Rules and Reliability: How Arbitrators Decide Cases

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Tony Cole




Kluwer Law International




A former President of the American Arbitration Association (AAA) once mused that most studies of arbitration were devoted to discussion about applicable law or procedural rules. He then suggested that it was “far more important to try to analyze how and why arbitrators make up their minds.”

This distinction bears a nice rhetorical ring. On the one hand, rules and laws. On the other hand, the real world of “how and why” arbitrators decide, a theme whose sex appeal derives in large measure from its clear focus on one of humankind’s favorite topics: ourselves.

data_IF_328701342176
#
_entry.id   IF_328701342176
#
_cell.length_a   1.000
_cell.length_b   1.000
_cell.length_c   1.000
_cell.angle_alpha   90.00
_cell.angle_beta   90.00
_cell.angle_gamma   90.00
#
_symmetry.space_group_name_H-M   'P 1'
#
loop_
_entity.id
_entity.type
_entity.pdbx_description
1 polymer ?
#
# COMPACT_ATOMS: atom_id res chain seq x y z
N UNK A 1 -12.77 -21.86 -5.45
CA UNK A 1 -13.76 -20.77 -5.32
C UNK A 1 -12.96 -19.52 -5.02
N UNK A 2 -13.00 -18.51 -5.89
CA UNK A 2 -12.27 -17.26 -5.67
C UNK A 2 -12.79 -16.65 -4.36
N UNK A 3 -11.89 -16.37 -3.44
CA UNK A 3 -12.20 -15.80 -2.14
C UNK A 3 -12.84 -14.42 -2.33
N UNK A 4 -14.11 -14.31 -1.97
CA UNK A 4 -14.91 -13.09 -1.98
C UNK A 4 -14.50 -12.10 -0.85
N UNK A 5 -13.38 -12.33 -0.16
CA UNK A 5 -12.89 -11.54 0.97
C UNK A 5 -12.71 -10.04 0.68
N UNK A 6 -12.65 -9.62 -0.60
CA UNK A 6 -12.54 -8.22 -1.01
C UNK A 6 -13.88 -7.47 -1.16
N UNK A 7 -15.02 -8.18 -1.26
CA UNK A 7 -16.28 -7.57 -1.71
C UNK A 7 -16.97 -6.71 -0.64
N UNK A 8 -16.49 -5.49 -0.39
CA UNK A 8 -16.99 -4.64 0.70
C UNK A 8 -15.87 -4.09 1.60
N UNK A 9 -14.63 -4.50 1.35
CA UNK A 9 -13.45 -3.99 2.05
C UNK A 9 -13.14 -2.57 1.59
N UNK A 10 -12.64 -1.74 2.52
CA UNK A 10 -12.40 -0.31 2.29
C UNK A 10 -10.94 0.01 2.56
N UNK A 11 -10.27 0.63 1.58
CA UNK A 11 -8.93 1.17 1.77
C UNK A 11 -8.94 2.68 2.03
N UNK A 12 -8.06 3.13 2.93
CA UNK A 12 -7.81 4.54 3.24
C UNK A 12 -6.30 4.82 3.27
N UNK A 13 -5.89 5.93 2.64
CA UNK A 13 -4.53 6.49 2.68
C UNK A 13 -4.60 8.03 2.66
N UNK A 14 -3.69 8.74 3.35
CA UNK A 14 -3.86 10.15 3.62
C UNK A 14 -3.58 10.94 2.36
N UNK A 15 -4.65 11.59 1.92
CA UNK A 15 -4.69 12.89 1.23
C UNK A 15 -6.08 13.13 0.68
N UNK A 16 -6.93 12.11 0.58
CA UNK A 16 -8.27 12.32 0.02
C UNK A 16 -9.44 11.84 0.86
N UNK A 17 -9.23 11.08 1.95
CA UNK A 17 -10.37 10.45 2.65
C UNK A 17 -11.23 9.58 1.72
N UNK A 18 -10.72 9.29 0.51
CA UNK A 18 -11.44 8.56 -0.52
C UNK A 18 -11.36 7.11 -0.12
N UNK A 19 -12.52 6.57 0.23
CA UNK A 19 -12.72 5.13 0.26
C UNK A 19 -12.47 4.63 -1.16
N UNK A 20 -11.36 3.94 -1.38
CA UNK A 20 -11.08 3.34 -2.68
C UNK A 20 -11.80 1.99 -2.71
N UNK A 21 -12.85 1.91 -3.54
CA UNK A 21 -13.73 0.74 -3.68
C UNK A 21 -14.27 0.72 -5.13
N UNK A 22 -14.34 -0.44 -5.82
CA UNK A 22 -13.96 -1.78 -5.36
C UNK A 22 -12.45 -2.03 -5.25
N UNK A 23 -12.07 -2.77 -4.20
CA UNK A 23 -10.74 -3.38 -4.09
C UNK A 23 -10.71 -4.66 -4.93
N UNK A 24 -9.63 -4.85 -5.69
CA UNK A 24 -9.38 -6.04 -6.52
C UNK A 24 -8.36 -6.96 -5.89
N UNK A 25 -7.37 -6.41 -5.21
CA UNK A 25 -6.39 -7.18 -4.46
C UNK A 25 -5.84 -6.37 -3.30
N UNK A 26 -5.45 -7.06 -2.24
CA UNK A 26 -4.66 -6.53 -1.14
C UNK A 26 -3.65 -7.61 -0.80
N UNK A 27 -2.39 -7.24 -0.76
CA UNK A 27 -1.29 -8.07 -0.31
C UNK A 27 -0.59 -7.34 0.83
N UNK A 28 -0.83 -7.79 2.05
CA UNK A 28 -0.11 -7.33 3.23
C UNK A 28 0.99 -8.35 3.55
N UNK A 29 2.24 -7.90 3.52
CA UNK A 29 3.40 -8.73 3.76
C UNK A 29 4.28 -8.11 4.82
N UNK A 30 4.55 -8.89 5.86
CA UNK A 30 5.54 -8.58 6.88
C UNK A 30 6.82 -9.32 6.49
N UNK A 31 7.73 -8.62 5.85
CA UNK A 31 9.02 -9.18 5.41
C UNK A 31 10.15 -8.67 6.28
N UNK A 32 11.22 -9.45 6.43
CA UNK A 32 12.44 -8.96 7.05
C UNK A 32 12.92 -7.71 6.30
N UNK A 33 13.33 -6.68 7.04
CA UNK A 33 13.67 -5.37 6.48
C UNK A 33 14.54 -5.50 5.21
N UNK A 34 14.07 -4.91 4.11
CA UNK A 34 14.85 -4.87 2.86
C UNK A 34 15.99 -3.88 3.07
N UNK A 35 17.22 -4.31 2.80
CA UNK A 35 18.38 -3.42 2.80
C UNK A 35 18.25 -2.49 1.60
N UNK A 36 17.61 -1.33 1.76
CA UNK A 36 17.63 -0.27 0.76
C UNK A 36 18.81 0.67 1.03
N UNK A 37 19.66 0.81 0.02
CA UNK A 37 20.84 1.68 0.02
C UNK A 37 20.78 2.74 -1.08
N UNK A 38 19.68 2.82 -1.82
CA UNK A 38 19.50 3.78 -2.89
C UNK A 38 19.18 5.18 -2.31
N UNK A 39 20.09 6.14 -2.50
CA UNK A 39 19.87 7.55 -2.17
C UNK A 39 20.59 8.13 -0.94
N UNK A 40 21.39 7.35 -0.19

On reflection, however, the juxtaposition of rules and reality melts into insignificance for most business arbitration. On at least three levels, rules affect how arbitrators decide cases: (i) the law applicable to the merits of a dispute, such as whether New York allows liability insurers to withhold reimbursement for a reasonable settlements; (ii) the grounds for award annulment and recognition applied by reviewing courts; and (iii) the so-called procedural soft law of arbitration found in guidelines elaborated by professional associations and arbitral institutions, affecting matters like witness examination, conflicts of interest and document production. The last of these, the procedural soft law of arbitration, provides a starting point in exploring how arbitrators make up their minds.


Boston University School of Law, Public Law Research Paper No. 17-38

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